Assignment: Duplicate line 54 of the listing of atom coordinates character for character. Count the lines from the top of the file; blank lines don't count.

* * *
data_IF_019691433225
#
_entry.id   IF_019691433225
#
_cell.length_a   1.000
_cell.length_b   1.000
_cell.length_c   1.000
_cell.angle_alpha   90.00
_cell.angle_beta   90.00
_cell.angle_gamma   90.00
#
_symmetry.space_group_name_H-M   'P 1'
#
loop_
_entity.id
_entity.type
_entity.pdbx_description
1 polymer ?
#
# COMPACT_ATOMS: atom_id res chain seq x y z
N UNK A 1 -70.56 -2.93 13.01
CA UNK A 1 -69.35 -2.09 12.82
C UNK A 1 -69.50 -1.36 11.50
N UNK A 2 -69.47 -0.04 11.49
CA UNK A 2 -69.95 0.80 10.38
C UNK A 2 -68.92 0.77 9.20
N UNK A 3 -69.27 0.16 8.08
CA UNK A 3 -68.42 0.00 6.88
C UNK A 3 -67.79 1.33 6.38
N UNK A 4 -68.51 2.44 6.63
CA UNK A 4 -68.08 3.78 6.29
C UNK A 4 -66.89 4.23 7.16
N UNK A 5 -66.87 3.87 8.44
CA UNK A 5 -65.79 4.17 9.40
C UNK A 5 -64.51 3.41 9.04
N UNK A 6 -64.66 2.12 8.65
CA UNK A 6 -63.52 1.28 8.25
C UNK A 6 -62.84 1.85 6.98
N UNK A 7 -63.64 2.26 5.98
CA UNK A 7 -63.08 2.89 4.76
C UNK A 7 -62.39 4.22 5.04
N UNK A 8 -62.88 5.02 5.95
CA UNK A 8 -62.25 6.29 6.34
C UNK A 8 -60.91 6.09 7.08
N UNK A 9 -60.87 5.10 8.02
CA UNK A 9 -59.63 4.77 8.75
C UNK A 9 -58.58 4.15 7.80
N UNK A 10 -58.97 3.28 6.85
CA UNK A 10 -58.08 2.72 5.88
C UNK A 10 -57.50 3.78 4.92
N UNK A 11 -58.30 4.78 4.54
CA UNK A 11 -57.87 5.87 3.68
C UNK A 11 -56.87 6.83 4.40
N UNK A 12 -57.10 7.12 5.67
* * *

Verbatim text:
N UNK A 12 -57.10 7.12 5.67